Washington Life Magazine
Washington Life Magazine


Maxfield Parrish's Monumental Landscape, Daybreak, Garners Top Dollar


In 1920, House of Art, an American art publishing firm, commissioned illustrator Maxfield Parrish to paint Daybreak solely for the purpose of reproducing the work as a color lithographic print. The success of the image was staggering, and it became one of the most widely reproduced prints in history. At that time, the American public was so taken with the print that it was estimated that one in every four households owned a copy. In post-World War I America, Parrish was without doubt one of the most popular American illustrators. The release of Daybreak into the marketplace as an affordable print catapulted the artist to national fame and made him an overnight sensation.

The epic popularity of Daybreak lies in Parrish's ability to create an exotic, mystical canvas that would appeal to the general public. Through his signature glazing technique, he was able to create a dramatic landscape, fused with soft, early morning light while at the same time infusing the composition with the bold colors that represented his signature style. The figures bathed in dawn's muted light heighten Parrish's romanticized interpretation of a utopian scene. The rich purple shadows created by the sun's early morning movement creep masterfully over the mountains depicted on the canvas creating a complexity of depth and contrast of illumination for the viewer. Parrish's close attention to detail can be seen in the sharply defined architectural elements and the foliage that is a symphony of texture and pattern. In the left corner behind the foliage, a vibrant blue sky compliments the luminous landscape. Known as "Parrish Blue" by his colleagues, this saturated color produced from layers of pure pigment and varnish was a trademark of the artist and can be seen in many of his most celebrated works.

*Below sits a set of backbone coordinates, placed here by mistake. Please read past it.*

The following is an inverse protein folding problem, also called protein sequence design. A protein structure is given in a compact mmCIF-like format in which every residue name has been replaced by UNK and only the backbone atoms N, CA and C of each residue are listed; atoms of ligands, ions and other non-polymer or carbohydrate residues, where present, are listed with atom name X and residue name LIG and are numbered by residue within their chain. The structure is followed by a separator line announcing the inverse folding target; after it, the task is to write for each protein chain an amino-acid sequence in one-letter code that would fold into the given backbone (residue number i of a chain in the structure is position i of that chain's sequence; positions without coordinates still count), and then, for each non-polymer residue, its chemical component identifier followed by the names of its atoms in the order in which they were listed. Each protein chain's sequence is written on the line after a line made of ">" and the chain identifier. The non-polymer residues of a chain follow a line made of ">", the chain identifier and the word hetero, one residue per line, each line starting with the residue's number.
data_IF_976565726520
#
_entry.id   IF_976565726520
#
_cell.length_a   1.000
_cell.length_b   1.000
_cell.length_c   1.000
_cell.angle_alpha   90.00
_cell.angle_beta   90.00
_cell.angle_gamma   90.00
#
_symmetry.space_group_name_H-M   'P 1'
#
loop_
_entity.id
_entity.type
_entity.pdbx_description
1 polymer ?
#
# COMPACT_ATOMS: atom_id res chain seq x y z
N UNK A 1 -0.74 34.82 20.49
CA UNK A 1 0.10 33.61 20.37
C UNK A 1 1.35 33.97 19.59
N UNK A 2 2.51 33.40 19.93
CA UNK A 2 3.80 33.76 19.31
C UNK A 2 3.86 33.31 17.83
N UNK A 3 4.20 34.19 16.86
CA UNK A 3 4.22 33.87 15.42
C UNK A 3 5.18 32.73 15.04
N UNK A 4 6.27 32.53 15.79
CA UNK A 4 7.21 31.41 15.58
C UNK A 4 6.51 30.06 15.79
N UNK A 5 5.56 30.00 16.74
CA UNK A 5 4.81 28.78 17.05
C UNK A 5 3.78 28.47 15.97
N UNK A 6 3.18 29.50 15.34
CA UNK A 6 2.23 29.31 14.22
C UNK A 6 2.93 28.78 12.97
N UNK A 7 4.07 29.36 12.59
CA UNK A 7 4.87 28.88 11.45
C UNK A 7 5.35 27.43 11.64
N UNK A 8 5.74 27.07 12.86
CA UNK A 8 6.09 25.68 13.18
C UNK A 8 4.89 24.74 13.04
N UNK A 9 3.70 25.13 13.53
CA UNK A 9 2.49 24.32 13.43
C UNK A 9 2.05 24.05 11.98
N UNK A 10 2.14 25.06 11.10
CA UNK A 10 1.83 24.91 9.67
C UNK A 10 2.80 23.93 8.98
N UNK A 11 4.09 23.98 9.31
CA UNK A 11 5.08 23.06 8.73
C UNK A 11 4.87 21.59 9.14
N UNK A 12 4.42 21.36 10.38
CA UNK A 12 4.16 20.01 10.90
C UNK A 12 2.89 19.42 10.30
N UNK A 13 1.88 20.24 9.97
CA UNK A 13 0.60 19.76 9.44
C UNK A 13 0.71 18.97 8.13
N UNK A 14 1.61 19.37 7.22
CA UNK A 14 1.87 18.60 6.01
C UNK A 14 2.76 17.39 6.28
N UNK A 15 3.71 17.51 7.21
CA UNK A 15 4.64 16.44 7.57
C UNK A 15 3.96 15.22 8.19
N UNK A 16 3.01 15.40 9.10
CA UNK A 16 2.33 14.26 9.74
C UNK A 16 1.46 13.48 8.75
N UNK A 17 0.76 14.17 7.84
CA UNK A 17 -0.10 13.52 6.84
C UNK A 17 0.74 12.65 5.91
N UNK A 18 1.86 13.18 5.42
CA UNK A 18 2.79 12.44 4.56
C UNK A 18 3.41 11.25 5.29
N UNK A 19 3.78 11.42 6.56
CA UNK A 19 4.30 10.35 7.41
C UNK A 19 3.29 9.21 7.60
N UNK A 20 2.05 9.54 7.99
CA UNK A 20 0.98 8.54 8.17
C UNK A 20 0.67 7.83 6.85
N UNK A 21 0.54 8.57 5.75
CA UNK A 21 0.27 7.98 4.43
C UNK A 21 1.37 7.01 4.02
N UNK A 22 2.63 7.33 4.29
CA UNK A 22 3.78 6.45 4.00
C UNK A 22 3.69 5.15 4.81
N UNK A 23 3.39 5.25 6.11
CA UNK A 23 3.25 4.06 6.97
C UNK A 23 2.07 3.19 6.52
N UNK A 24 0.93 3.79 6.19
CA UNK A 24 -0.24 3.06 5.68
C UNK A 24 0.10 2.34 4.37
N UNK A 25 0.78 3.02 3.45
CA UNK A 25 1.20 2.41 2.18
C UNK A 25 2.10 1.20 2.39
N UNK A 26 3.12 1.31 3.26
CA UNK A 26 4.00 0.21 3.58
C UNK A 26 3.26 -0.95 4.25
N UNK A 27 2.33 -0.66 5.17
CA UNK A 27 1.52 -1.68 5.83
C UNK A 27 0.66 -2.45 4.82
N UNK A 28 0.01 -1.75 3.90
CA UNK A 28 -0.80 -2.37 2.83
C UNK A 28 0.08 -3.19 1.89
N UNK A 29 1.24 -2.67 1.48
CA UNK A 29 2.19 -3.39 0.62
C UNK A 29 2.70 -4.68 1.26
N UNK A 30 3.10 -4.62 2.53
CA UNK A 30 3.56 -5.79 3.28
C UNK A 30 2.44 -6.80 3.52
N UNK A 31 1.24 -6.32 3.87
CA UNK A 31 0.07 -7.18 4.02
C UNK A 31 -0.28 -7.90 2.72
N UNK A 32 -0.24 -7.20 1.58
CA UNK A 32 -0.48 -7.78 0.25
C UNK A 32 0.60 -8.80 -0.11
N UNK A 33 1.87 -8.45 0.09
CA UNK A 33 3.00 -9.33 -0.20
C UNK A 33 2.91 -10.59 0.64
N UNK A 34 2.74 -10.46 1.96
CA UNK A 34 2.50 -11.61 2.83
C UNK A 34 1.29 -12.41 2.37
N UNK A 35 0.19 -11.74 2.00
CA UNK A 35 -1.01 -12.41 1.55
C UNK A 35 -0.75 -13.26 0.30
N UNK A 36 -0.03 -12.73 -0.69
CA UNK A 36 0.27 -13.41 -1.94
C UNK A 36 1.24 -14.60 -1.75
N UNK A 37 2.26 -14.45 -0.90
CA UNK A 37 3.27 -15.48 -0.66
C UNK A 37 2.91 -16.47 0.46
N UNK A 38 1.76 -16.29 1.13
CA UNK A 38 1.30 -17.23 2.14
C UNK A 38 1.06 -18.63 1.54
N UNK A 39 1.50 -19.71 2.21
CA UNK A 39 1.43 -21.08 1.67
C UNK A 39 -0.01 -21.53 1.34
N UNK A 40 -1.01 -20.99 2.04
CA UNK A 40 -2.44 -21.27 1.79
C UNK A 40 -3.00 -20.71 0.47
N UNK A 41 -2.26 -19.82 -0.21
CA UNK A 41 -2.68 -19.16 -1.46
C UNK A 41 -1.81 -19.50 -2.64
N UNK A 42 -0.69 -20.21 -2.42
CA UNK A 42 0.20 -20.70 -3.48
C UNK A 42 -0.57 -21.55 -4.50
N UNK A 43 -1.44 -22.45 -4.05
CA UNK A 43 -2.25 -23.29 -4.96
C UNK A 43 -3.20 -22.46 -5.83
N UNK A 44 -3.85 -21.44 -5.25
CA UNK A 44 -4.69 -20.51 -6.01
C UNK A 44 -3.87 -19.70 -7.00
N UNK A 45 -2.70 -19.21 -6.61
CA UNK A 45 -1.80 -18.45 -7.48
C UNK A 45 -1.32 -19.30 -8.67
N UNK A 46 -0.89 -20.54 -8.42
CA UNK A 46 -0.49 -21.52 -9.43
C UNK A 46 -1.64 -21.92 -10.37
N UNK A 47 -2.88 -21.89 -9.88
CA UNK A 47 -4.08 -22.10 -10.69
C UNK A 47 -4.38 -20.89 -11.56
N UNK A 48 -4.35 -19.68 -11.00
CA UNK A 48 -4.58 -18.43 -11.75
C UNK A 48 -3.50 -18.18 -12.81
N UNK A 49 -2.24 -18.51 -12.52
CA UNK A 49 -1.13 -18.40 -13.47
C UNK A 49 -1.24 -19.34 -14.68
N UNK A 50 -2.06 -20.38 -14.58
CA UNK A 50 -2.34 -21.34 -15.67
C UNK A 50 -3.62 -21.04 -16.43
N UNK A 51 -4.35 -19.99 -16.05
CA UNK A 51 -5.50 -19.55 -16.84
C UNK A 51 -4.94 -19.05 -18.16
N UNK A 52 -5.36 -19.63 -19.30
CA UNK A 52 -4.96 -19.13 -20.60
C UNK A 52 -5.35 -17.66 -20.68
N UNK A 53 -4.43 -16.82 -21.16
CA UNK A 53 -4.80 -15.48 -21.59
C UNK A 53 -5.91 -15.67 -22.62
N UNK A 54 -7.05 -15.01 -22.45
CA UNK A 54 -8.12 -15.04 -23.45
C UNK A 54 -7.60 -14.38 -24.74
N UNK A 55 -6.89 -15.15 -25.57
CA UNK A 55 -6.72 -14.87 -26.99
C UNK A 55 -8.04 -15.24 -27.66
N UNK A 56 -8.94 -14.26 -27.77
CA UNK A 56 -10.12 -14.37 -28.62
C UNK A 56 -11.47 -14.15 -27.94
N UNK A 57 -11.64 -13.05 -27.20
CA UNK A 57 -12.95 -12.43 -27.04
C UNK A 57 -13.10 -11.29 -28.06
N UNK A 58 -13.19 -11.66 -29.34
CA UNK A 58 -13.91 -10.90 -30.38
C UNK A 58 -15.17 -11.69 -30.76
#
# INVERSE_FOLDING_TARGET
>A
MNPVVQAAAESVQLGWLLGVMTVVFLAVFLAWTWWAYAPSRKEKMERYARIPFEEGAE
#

Serious collectors know Daybreak as an American icon, and it is acknowledged by curators and dealers as Parrish's most celebrated masterwork. Parrish referred to the painting as his "magnum opus" and, indeed, he would captivate the American public with the work for decades to come. "His art print Daybreak (1922) is still the most reproduced art image of all time, exceeding even the Mona Lisa and The Last Supper."(Parrish: A Retrospective, p.44) This past May 25th, Maxfield Parrish once again captivated collectors of American paintings when the original canvas commissioned for the popular print was offered at Christie's auction house in New York. Christie's estimated that it would achieve between $5,000,000 and $7,000,000. The painting was met with exuberance by collectors and bidding catapulted up an astounding $7,632,000. Eric Widing, senior vice president and head of Christie's American Paintings department commented after the sale that the strength of the American Paintings market is reflected in what now stands as the new world record price for Maxfield Parrish achieved by the sale of Daybreak.

Maxfield Parrish’s Daybreak, 1922, courtesy of Christie’s.


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